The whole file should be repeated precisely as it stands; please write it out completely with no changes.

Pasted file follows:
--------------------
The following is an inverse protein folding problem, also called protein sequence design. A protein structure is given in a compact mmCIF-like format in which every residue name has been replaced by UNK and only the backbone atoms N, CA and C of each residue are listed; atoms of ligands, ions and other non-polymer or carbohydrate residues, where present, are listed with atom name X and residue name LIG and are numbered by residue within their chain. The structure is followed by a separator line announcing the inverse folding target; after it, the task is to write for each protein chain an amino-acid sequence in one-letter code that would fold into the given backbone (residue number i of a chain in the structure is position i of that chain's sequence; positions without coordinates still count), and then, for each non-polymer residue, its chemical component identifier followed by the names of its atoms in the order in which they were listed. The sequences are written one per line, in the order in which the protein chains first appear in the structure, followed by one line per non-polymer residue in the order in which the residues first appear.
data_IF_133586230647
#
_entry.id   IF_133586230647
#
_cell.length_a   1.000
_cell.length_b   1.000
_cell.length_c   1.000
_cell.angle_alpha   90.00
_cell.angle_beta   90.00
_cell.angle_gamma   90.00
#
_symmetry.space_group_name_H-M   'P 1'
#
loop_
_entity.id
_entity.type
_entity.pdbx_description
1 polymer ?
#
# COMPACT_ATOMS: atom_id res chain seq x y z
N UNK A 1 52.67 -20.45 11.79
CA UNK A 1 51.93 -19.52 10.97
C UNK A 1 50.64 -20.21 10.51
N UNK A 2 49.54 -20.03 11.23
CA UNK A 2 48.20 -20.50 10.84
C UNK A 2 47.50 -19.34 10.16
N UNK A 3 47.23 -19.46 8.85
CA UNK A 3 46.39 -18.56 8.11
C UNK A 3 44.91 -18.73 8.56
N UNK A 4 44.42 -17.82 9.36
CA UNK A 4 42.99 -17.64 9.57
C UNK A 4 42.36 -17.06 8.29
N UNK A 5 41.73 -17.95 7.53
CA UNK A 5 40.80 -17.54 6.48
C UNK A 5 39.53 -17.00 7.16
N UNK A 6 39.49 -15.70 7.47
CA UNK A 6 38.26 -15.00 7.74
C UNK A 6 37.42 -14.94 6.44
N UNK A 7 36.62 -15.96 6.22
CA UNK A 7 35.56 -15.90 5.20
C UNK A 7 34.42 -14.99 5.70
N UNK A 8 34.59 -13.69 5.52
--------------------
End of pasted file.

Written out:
The following is an inverse protein folding problem, also called protein sequence design. A protein structure is given in a compact mmCIF-like format in which every residue name has been replaced by UNK and only the backbone atoms N, CA and C of each residue are listed; atoms of ligands, ions and other non-polymer or carbohydrate residues, where present, are listed with atom name X and residue name LIG and are numbered by residue within their chain. The structure is followed by a separator line announcing the inverse folding target; after it, the task is to write for each protein chain an amino-acid sequence in one-letter code that would fold into the given backbone (residue number i of a chain in the structure is position i of that chain's sequence; positions without coordinates still count), and then, for each non-polymer residue, its chemical component identifier followed by the names of its atoms in the order in which they were listed. The sequences are written one per line, in the order in which the protein chains first appear in the structure, followed by one line per non-polymer residue in the order in which the residues first appear.
data_IF_133586230647
#
_entry.id   IF_133586230647
#
_cell.length_a   1.000
_cell.length_b   1.000
_cell.length_c   1.000
_cell.angle_alpha   90.00
_cell.angle_beta   90.00
_cell.angle_gamma   90.00
#
_symmetry.space_group_name_H-M   'P 1'
#
loop_
_entity.id
_entity.type
_entity.pdbx_description
1 polymer ?
#
# COMPACT_ATOMS: atom_id res chain seq x y z
N UNK A 1 52.67 -20.45 11.79
CA UNK A 1 51.93 -19.52 10.97
C UNK A 1 50.64 -20.21 10.51
N UNK A 2 49.54 -20.03 11.23
CA UNK A 2 48.20 -20.50 10.84
C UNK A 2 47.50 -19.34 10.16
N UNK A 3 47.23 -19.46 8.85
CA UNK A 3 46.39 -18.56 8.11
C UNK A 3 44.91 -18.73 8.56
N UNK A 4 44.42 -17.82 9.36
CA UNK A 4 42.99 -17.64 9.57
C UNK A 4 42.36 -17.06 8.29
N UNK A 5 41.73 -17.95 7.53
CA UNK A 5 40.80 -17.54 6.48
C UNK A 5 39.53 -17.00 7.16
N UNK A 6 39.49 -15.70 7.47
CA UNK A 6 38.26 -15.00 7.74
C UNK A 6 37.42 -14.94 6.44
N UNK A 7 36.62 -15.96 6.22
CA UNK A 7 35.56 -15.90 5.20
C UNK A 7 34.42 -14.99 5.70
N UNK A 8 34.59 -13.69 5.52